He’s already been a hero three times, by my count.
*- When he refused to take a pass from Hanoi because his father was an admiral.
*-When my wife sat next to one of John McCain’s buddies on a flight out east, and the man told her how they ferried supplies to post-war Vietnam.
I met McCain years later and asked why he ran a pipeline to people who tortured him. Eloquent shrug, with those ruined arms, told me: it’s the right thing to do.
*- When the lady in red started with the Trumpian b.s. about Barack Obama being a Muslim, and John McCain said, “No, ma’am,” and took away the mike.
Now I’m asking John McCain to be a hero a fourth time.
Sometime in late January, the new President is going to legally and officially and publically expose himself as maliciously unqualified. He cannot help himself.
I’m counting on John McCain, the man who is not a hero to Donald Trump because he got captured, to mix his miserable SOB persona with his idealistic free-thinker persona (that he exercises way too rarely) and become the congressional leader of the what-were-we-thinking movement.
The movement needs a leader, a role model.
Republicans are contaminated from eight years of sabotaging a black President (oh and also the country.)
The Democrats are a disaster after rigging the delegate count against Bernie Sanders.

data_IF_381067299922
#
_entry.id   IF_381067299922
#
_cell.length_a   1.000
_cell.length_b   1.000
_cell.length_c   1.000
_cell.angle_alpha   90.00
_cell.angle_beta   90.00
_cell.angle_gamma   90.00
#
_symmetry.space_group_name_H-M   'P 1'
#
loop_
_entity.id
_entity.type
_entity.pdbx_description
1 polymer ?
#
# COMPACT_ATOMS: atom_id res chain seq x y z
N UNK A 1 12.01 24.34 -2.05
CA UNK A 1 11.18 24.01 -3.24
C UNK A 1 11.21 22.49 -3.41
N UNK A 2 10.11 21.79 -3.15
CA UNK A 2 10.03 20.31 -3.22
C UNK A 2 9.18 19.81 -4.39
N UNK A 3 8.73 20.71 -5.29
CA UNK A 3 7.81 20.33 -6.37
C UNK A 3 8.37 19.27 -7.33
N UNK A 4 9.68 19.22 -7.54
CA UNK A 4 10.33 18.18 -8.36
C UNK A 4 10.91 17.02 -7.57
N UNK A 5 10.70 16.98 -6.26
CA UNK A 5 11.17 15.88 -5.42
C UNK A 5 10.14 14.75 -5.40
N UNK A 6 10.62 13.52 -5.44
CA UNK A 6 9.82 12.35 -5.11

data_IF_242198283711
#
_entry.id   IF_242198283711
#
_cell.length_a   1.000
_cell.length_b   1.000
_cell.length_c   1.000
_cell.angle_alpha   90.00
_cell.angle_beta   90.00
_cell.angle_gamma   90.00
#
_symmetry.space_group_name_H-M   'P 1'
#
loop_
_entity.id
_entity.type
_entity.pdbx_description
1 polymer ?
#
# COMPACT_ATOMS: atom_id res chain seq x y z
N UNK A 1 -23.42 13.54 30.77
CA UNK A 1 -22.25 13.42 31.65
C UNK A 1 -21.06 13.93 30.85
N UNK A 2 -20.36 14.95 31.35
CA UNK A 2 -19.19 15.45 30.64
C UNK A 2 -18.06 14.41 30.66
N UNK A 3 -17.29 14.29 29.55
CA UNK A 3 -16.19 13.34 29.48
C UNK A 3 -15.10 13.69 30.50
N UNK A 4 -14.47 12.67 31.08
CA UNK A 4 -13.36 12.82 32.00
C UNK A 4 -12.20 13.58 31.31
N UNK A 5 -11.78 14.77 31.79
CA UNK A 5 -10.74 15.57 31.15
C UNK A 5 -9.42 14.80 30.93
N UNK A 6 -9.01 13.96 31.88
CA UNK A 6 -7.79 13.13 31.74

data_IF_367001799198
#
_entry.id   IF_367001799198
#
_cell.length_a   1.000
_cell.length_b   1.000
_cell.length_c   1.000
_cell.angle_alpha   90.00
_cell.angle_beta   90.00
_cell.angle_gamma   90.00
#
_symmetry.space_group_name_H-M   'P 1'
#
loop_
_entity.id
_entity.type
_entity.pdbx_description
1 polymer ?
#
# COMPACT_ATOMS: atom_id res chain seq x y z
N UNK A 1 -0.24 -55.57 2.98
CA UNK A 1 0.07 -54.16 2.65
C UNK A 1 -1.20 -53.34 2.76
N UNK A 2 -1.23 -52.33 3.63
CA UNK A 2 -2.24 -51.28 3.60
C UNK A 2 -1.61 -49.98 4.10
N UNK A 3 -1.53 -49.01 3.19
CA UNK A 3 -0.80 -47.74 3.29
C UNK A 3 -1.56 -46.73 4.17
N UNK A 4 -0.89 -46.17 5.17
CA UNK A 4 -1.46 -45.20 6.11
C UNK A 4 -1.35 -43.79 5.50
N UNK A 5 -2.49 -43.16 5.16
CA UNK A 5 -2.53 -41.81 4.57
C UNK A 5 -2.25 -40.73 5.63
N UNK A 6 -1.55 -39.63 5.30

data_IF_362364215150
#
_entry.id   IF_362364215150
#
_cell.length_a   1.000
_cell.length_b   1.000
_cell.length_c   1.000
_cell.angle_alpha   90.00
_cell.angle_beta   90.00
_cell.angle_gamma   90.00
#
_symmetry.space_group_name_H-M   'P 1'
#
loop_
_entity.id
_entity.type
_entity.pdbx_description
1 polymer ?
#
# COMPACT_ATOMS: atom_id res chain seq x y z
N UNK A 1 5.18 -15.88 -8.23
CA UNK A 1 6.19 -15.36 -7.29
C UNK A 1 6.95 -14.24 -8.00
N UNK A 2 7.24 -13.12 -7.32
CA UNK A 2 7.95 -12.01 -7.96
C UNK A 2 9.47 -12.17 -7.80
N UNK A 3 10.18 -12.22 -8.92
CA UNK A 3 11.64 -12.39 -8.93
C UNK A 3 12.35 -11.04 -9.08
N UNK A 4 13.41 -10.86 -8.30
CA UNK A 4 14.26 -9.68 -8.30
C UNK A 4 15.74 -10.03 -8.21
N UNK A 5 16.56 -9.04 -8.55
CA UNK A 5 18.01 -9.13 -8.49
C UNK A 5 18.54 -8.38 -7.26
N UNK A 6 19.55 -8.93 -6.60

The country needs somebody in Congress to stand up at the first blunder and say, “Enough.”
My candidate is the guy who impulsively snatched back the microphone from the bigot-lady.
Haven’t seen him much in eight years. But I know he’s in there.
Right now, that’s all I’ve got.
(Why We Still Hunker)
“….this is really an old person’s disease now. That was true at the beginning of the outbreak, but it’s becoming even more true now. It’s quite possible that we’ll see increasing relative vulnerability among the old, which is to say people who are in middle age are going to feel pretty safe living a totally normal life. But people of their parents’ generation may not ever. That’s because they have a much harder time building up immunity, which means they lose the benefits of the vaccines and previous exposure much more quickly.
---Jonathan Wolfe, The New York Times, daily Coronavirus Briefing, Aug. 3, 2022
Should Donald Trump Be Prosecuted?
Rep. Liz Cheney, on ABC TV:
“Ultimately, the Justice Department will decide that. I think we may well as a committee have a view on that and if you just think about it from the perspective of what kind of man knows that a mob is armed and sends the mob to attack the Capitol and further incites that mob when his own vice president is under threat, when the Congress is under threat. It's just -- it’s very chilling and I think certainly we will, you know, continue to present to the American people what we found.”